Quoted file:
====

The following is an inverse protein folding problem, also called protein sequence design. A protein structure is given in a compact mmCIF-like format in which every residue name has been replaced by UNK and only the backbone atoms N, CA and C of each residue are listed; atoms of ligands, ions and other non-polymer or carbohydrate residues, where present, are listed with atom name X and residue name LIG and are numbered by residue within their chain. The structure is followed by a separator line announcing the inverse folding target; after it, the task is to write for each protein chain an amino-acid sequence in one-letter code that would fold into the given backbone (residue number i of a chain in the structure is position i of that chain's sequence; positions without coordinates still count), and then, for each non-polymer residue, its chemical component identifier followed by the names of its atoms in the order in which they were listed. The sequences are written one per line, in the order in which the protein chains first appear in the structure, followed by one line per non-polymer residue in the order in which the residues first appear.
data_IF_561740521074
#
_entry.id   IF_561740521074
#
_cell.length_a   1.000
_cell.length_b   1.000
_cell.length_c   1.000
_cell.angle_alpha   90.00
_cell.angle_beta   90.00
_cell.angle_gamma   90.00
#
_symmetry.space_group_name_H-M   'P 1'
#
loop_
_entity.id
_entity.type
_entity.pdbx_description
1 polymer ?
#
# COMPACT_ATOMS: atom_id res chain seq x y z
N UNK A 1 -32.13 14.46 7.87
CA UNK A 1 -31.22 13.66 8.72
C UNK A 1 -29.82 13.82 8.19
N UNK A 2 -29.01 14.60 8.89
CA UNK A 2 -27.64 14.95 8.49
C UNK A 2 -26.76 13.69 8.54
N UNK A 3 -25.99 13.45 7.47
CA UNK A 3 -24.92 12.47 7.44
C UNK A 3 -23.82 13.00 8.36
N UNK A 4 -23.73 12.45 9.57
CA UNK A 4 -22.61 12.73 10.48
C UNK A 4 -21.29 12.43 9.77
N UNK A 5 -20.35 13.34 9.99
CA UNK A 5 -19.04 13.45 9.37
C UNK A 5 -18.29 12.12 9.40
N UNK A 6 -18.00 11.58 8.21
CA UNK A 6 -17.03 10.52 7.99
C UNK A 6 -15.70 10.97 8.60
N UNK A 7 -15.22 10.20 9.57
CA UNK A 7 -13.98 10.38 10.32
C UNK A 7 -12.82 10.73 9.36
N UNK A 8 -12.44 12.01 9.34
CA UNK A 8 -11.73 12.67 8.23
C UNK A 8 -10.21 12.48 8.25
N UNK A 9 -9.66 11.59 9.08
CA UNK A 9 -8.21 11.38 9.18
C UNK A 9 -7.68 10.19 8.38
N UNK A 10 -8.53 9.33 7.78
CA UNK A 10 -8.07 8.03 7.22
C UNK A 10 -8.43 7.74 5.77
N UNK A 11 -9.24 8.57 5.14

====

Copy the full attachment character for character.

The following is an inverse protein folding problem, also called protein sequence design. A protein structure is given in a compact mmCIF-like format in which every residue name has been replaced by UNK and only the backbone atoms N, CA and C of each residue are listed; atoms of ligands, ions and other non-polymer or carbohydrate residues, where present, are listed with atom name X and residue name LIG and are numbered by residue within their chain. The structure is followed by a separator line announcing the inverse folding target; after it, the task is to write for each protein chain an amino-acid sequence in one-letter code that would fold into the given backbone (residue number i of a chain in the structure is position i of that chain's sequence; positions without coordinates still count), and then, for each non-polymer residue, its chemical component identifier followed by the names of its atoms in the order in which they were listed. The sequences are written one per line, in the order in which the protein chains first appear in the structure, followed by one line per non-polymer residue in the order in which the residues first appear.
data_IF_561740521074
#
_entry.id   IF_561740521074
#
_cell.length_a   1.000
_cell.length_b   1.000
_cell.length_c   1.000
_cell.angle_alpha   90.00
_cell.angle_beta   90.00
_cell.angle_gamma   90.00
#
_symmetry.space_group_name_H-M   'P 1'
#
loop_
_entity.id
_entity.type
_entity.pdbx_description
1 polymer ?
#
# COMPACT_ATOMS: atom_id res chain seq x y z
N UNK A 1 -32.13 14.46 7.87
CA UNK A 1 -31.22 13.66 8.72
C UNK A 1 -29.82 13.82 8.19
N UNK A 2 -29.01 14.60 8.89
CA UNK A 2 -27.64 14.95 8.49
C UNK A 2 -26.76 13.69 8.54
N UNK A 3 -25.99 13.45 7.47
CA UNK A 3 -24.92 12.47 7.44
C UNK A 3 -23.82 13.00 8.36
N UNK A 4 -23.73 12.45 9.57
CA UNK A 4 -22.61 12.73 10.48
C UNK A 4 -21.29 12.43 9.77
N UNK A 5 -20.35 13.34 9.99
CA UNK A 5 -19.04 13.45 9.37
C UNK A 5 -18.29 12.12 9.40
N UNK A 6 -18.00 11.58 8.21
CA UNK A 6 -17.03 10.52 7.99
C UNK A 6 -15.70 10.97 8.60
N UNK A 7 -15.22 10.20 9.57
CA UNK A 7 -13.98 10.38 10.32
C UNK A 7 -12.82 10.73 9.36
N UNK A 8 -12.44 12.01 9.34
CA UNK A 8 -11.73 12.67 8.23
C UNK A 8 -10.21 12.48 8.25
N UNK A 9 -9.66 11.59 9.08
CA UNK A 9 -8.21 11.38 9.18
C UNK A 9 -7.68 10.19 8.38
N UNK A 10 -8.53 9.33 7.78
CA UNK A 10 -8.07 8.03 7.22
C UNK A 10 -8.43 7.74 5.77
N UNK A 11 -9.24 8.57 5.14